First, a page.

Gender: My unit is responsible for preventing the spread of the covid-19 virus in the hospital, so that staff members do not go into isolation due to exposure of virus in the hospital, and that patients will not get infected or infect others. We are literally a handful of people, most of us are women, working together.
On the move: My workday is very disorganized, but it's work, and it's all day and all night. I started the day sitting down with my staff, and we divided the responsibilities for briefing all other staff of all hospital departments about the new protection guidelines. Then I went to the Covid-19 ward to see how the patients are doing and to check the conditions of the ward, where all the verified patients are, including high-risk patients. I also did rounds of other departments and in the delivery room, and there was also a board meeting on the general preparation of the hospital. To top all that, I also receive calls all day from doctors who ask about patients hospitalized with other infectious diseases. The usual work and patients continue.
From guideline to guideline: We are continually issuing guidelines to protect staff for the entire hospital. We have new guidelines – how to work routinely, how to hospitalize patients who go to the ER, and what protective measures each department requires – in the ERs, outpatient clinics, and ear nose and throat where they are more vulnerable than others. The guidelines vary on who you are, what action you take on the patient, and whether you treat a known patient. Our instructions are derived from the Ministry of Health's guidelines, and each time they are updated, the new guidelines are re-written for the hospital. The guidelines need to be clear, and the department's staff must be instructed on how to implement the latest changes.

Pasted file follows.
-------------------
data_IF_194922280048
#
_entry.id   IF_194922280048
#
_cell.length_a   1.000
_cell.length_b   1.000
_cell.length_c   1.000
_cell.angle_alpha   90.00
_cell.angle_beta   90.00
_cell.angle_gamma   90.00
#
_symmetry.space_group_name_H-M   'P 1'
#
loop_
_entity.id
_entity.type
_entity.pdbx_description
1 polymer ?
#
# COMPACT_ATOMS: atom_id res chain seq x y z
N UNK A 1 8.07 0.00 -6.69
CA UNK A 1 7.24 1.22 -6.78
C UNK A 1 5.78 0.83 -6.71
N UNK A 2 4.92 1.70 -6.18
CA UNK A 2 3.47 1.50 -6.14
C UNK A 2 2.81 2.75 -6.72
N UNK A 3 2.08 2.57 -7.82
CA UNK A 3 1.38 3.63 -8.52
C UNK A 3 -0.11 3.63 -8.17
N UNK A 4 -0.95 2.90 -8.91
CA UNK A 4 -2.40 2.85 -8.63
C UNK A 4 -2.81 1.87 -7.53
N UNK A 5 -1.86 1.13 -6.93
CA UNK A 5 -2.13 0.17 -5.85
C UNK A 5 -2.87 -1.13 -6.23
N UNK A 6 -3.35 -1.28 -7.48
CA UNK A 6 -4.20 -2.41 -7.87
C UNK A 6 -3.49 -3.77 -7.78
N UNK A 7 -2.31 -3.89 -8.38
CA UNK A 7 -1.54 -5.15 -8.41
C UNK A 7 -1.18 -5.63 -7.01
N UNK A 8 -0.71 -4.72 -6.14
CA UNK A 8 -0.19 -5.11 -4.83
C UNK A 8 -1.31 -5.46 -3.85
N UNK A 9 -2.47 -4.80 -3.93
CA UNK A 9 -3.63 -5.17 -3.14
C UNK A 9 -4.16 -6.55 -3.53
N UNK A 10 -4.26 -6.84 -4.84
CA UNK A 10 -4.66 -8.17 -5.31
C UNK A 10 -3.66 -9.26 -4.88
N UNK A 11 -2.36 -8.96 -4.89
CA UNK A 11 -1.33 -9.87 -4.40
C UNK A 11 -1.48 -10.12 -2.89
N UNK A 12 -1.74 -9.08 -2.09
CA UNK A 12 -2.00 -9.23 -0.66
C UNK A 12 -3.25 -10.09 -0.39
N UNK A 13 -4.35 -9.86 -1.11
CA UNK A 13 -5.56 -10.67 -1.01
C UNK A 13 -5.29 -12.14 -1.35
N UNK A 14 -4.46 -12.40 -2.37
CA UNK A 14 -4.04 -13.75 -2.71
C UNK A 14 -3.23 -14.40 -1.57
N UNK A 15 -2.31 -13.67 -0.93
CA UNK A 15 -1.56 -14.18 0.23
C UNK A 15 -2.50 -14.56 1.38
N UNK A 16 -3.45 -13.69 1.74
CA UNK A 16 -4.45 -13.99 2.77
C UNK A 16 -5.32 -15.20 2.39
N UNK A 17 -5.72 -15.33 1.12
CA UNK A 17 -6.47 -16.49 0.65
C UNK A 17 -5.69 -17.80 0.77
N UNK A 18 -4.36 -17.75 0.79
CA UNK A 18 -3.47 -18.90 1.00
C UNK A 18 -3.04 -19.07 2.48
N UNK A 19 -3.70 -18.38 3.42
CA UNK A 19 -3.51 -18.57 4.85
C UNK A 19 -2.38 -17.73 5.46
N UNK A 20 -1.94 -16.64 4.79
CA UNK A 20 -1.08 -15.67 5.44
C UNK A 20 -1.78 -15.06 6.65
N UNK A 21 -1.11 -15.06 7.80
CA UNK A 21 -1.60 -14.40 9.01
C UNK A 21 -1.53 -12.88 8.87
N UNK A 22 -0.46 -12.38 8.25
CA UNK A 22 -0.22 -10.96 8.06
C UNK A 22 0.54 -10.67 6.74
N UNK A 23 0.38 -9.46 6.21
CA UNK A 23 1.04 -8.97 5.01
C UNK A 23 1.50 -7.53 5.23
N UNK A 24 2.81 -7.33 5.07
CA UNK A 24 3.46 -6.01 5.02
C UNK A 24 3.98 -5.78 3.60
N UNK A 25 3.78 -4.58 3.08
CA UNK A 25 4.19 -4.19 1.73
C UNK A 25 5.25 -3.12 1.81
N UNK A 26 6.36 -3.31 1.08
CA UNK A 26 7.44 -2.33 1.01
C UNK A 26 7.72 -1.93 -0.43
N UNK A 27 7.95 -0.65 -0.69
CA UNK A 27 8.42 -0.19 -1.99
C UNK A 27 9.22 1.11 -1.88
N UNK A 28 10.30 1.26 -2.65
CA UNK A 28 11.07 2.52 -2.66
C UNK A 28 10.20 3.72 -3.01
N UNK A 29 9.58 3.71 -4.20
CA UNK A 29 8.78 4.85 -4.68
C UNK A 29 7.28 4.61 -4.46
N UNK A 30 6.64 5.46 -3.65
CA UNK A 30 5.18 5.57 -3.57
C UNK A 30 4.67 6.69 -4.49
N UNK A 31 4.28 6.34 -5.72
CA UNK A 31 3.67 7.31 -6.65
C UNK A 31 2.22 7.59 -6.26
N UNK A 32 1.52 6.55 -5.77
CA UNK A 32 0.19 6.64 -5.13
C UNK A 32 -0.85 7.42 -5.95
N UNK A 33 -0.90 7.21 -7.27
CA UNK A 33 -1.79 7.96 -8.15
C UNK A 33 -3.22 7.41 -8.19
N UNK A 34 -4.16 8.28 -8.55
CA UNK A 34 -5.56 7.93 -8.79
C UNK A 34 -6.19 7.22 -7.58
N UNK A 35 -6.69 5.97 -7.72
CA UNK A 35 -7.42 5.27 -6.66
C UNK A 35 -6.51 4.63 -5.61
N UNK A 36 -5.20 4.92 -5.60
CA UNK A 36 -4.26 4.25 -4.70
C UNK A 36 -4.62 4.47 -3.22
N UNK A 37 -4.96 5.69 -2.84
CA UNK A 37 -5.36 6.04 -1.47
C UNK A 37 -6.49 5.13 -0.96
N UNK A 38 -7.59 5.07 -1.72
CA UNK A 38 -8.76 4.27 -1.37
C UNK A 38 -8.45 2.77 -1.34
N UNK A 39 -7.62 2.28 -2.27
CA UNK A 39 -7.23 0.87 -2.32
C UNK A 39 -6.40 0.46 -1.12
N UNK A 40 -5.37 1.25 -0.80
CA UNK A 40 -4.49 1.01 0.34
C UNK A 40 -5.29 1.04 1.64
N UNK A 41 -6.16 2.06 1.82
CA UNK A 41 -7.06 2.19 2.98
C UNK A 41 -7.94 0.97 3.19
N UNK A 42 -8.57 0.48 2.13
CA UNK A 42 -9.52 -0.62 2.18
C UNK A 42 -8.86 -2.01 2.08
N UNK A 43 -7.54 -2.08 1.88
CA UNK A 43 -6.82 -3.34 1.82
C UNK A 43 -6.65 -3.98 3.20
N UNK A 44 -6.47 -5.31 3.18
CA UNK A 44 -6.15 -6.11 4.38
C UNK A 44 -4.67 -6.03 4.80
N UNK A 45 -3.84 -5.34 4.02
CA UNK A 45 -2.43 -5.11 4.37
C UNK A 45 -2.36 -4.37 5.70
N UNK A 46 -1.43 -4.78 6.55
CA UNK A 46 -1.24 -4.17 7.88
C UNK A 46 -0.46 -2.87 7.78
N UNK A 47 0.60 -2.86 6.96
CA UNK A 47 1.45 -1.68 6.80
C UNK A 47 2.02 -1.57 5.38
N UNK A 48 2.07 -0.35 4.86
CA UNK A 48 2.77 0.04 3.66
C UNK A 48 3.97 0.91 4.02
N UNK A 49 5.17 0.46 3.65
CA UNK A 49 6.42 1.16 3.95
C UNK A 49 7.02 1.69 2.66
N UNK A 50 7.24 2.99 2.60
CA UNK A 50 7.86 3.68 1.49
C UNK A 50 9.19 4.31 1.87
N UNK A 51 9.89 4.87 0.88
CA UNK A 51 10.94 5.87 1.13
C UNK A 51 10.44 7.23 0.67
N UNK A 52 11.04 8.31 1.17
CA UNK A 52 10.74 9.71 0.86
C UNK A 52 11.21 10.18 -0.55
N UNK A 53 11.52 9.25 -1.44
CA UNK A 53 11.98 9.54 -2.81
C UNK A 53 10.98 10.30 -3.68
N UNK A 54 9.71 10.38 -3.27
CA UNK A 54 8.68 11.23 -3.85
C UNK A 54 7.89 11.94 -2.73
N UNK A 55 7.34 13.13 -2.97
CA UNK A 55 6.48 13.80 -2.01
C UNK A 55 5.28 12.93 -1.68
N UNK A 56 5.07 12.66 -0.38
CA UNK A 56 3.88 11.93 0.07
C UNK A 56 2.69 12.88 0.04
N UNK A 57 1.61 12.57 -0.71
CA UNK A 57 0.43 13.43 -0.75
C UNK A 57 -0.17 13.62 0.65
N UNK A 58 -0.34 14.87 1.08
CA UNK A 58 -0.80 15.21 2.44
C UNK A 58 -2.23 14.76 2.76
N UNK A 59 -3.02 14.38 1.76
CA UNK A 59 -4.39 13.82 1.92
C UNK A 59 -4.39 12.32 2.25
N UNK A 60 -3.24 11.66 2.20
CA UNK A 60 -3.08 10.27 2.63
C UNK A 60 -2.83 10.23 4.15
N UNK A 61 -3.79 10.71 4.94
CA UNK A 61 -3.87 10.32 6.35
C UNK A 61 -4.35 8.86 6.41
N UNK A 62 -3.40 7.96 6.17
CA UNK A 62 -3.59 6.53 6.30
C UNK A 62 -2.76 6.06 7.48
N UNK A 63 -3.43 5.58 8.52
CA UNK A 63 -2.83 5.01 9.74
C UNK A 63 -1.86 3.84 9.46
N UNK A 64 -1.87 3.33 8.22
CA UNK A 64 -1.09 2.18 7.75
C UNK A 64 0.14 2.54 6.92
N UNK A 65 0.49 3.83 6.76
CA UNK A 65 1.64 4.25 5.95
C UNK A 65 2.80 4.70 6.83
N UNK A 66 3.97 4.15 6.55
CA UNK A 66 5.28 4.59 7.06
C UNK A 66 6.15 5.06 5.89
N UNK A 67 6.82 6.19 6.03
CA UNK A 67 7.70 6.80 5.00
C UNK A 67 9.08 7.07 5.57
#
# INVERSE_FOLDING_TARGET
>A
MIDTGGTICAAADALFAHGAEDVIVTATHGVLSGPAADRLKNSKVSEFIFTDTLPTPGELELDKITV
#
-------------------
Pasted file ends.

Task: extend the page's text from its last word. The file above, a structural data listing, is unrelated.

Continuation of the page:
Inventory: I'm also responsible for having enough personal protective equipment for everyone. Hospital management takes care of the stock, the maintenance, and that there is no waste. I have a friend that works as a doctor in a hospital in Madrid, where every morning, they provide protective measures to each staff member by the number of their patients because they do not have enough. We don't want to get to that situation, and we probably won't, because we are making sure there will be enough.
Small moments: In addition to the tremendous work pressure, there is great emotional pressure. It's not simple, not for the team I'm in charge of, and neither for my family and myself. I try to find small moments during the day – to sit down for a coffee or to spend some time with my family and my kids. These are the things that calm me down. Luckily, I have a very supportive family and a very supportive spouse. There have been many days lately that I got home only after my children went to bed, and I did not see them at all.
Request: We know that the restrictions on hospital visitors are making it difficult for many people. However, It's for the protection of us and the patients. Follow the Ministry of Health's guidelines. This is the best way to help us now.
Brought to press with the help of the International Relations Division of the Histadrut